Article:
Lack of bank transparency hampering fight against financial exclusion in the UK



As consumers across the UK prepare for the last full shopping weekend before Christmas, a new report from nef (the new economics foundation) and the US-based Woodstock Institute says that UK banks could be doing much more to help some of the poorest people in the UK, simply by being clear and open about where they do business.


The report, Full disclosure: why bank transparency matters, released today, Saturday 16 December, provides the first detailed comparison with the US, where banks have disclosed information since the mid-1970s.  It shows how information revealed by the banks has been used to combat financial exclusion in some of the most deprived areas of the US, and has played a pivotal role in ensuring that over US$4.2 trillion of loans and credit reach people living in low income areas.  nef believes that bank disclosure in the UK could prompt a real shift in the way banks view, act in and invest in some of the UK's most disadvantaged areas.


For the quarter of UK households denied access to mainstream credit, it is more vital than ever that banks disclose full information about their branch location, basic account provision and lending.  The recent scandal over the collapse of Christmas saving scheme Farepack again revealed the vulnerability of those on very low incomes.  And, with an estimated 3,000 post offices set to close over the next two years, accurate information on the availability of banking services in vulnerable communities will be critical in the fight against financial exclusion.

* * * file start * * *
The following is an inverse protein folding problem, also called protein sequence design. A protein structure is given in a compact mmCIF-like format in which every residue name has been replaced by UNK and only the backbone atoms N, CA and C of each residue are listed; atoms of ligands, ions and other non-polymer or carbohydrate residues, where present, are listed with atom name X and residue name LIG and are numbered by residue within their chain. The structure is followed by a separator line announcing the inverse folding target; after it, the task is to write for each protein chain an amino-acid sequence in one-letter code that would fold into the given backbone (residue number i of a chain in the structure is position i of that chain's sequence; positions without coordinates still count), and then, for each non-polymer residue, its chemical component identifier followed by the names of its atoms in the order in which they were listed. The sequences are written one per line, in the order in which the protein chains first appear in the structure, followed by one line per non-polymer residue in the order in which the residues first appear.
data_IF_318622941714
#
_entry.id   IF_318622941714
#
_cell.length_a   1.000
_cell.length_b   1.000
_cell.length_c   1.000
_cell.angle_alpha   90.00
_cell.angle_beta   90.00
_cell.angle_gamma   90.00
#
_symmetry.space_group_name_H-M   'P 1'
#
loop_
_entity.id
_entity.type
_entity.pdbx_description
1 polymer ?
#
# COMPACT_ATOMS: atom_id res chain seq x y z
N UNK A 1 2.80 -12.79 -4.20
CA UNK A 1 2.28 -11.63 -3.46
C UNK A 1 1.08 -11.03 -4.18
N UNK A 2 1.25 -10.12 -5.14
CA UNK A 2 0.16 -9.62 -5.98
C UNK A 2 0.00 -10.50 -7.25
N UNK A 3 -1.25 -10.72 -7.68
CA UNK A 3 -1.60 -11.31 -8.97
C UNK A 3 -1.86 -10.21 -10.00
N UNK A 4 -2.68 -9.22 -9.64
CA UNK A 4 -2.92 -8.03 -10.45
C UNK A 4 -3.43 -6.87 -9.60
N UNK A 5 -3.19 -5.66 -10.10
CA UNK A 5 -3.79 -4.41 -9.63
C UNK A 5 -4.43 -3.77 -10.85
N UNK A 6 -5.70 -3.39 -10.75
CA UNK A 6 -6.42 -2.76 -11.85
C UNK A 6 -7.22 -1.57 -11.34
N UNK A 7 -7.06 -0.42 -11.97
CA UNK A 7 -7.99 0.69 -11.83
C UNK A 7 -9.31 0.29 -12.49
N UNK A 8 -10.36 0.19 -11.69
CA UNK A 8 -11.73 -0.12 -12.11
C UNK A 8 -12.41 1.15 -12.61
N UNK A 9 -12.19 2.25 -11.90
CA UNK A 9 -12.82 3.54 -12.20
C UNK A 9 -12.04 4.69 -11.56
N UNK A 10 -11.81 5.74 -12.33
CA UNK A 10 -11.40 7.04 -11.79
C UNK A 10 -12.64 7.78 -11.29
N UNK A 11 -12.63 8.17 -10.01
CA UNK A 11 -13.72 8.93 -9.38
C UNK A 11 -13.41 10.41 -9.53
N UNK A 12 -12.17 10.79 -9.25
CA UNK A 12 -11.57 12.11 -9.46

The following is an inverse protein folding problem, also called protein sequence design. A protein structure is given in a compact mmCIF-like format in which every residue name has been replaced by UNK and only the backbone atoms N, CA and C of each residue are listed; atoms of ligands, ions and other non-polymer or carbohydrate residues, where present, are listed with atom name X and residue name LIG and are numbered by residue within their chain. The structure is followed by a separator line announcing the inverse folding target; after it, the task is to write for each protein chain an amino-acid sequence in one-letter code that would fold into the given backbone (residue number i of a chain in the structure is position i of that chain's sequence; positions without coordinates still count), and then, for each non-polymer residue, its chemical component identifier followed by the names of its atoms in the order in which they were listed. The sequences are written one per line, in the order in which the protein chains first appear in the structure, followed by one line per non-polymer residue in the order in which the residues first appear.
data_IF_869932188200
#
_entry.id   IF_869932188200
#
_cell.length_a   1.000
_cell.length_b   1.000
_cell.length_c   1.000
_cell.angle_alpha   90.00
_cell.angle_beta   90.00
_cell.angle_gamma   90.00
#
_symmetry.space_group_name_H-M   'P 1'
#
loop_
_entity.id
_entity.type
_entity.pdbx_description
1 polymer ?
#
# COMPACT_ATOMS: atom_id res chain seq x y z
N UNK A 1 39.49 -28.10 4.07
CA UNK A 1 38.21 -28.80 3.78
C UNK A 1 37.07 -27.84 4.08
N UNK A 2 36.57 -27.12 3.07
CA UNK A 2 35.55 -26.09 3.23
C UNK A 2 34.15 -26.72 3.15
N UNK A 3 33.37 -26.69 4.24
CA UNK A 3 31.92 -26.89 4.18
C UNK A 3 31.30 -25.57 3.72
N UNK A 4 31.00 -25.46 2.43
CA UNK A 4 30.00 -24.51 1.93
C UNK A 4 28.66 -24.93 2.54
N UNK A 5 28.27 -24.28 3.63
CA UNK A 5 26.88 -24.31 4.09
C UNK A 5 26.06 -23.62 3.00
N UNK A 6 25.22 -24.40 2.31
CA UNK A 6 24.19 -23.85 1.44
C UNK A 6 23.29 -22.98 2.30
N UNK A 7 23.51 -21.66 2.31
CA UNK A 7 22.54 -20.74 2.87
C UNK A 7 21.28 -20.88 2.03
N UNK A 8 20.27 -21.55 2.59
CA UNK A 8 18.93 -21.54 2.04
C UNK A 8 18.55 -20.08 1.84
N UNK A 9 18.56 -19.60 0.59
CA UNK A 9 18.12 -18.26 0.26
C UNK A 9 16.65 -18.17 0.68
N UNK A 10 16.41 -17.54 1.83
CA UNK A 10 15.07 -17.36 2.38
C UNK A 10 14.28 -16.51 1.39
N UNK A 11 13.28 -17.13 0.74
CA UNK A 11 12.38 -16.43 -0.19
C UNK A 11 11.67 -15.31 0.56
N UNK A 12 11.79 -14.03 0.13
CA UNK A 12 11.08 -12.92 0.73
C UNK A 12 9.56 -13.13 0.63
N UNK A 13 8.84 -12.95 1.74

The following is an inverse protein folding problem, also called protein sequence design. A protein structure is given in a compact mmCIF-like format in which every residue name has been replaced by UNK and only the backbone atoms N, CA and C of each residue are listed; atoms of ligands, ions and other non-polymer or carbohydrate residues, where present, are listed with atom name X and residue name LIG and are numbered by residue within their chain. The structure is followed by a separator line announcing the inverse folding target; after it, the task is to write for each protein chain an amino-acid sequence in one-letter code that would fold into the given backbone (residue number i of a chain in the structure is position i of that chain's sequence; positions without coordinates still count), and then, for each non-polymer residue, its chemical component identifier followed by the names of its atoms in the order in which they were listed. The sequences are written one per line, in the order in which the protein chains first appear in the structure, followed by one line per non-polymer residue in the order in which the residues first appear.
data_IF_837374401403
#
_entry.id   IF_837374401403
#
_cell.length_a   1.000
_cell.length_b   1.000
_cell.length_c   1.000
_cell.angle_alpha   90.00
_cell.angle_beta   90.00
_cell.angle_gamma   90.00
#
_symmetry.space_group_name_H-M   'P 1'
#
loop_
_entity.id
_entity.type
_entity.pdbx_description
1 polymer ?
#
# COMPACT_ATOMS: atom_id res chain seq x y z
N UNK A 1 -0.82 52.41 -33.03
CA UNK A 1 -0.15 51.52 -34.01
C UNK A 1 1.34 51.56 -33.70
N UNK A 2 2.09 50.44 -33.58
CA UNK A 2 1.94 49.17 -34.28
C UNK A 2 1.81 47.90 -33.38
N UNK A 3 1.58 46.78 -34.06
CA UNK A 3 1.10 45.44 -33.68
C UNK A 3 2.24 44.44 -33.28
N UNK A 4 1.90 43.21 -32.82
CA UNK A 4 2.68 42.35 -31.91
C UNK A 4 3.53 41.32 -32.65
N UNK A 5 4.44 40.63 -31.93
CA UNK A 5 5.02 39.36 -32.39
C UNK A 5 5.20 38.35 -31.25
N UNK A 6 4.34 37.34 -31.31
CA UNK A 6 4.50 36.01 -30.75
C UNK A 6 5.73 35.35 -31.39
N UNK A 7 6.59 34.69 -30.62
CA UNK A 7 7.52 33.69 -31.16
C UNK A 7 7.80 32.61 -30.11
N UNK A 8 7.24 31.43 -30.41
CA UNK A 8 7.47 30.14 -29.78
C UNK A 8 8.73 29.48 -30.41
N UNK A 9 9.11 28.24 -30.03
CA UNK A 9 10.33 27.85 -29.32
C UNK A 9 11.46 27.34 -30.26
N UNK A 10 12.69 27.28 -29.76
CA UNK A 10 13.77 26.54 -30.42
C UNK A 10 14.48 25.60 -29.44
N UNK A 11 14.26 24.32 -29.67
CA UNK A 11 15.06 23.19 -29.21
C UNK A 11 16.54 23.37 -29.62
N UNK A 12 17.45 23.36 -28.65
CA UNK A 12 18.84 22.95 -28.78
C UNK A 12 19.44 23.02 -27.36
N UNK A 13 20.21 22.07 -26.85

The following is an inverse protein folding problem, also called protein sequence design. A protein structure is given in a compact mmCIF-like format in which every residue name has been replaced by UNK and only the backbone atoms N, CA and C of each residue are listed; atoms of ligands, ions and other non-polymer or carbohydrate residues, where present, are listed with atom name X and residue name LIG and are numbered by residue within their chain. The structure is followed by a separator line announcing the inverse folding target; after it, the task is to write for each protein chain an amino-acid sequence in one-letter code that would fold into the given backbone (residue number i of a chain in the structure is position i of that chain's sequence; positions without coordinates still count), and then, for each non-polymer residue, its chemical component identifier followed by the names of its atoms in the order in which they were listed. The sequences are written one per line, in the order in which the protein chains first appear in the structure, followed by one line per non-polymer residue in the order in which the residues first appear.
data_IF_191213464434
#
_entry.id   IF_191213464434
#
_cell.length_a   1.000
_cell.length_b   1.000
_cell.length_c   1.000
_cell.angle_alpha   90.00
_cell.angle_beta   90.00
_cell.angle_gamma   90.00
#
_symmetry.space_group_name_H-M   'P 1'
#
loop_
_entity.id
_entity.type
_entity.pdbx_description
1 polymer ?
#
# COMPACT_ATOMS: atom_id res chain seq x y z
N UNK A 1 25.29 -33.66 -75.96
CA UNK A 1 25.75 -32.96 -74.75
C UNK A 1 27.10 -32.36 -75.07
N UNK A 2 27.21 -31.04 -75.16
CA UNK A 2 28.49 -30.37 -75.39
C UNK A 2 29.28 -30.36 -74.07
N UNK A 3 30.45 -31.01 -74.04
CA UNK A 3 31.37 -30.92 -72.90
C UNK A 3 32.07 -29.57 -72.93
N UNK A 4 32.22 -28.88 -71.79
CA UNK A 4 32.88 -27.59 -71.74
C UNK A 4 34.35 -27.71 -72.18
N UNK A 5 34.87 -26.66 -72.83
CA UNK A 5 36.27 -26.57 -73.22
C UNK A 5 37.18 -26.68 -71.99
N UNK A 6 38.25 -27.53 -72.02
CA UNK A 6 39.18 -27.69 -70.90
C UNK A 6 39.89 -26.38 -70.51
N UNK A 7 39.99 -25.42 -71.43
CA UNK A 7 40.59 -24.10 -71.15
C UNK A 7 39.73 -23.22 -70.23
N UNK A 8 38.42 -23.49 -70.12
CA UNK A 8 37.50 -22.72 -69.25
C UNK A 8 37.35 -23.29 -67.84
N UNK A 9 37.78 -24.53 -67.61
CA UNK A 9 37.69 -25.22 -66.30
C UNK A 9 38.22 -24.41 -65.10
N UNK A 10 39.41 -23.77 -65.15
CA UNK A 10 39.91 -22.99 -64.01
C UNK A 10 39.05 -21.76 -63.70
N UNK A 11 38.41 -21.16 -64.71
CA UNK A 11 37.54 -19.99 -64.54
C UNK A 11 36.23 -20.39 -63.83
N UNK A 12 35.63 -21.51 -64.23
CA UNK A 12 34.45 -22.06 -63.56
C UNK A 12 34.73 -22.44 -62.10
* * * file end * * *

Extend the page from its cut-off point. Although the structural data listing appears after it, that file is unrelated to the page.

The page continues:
“While the headlines focus on legitimate concern about levels of credit card debt among average consumers, the real scandal this Christmas is that the most vulnerable people in Britain are prey to interest rates ten to forty times higher than a credit card for small loans for children’s toys or to meet a winter gas bill, or must trust loosely regulated savings schemes.  Bank transparency on lending practices and branch location by postcode would mean that the availability of banking services could be clearly identified – a central part of tackling financial exclusion.” says Jessica Brown, Head of Access to Finance at nef and lead author of the report.


Full disclosure illustrates the practical value of bank disclosure through detailed case studies comparing Charter One Bank in Chicago in the US – where banks have disclosed local lending practices since the late 1970s, with its parent company Royal Bank of Scotland in Manchester – to review the level of information available and the impact that this has.  The report, endorsed by the chair of the Treasury’s Social Inclusion Task Force, Sir Ronald Cohen, sets out to reinvigorate the debate on bank disclosure in the UK and to create a better understanding of why it should be demanded of banks. While some UK banks have taken steps to release selected information on their activities in disadvantaged areas, there is still a significant and damaging gap in publicly available information.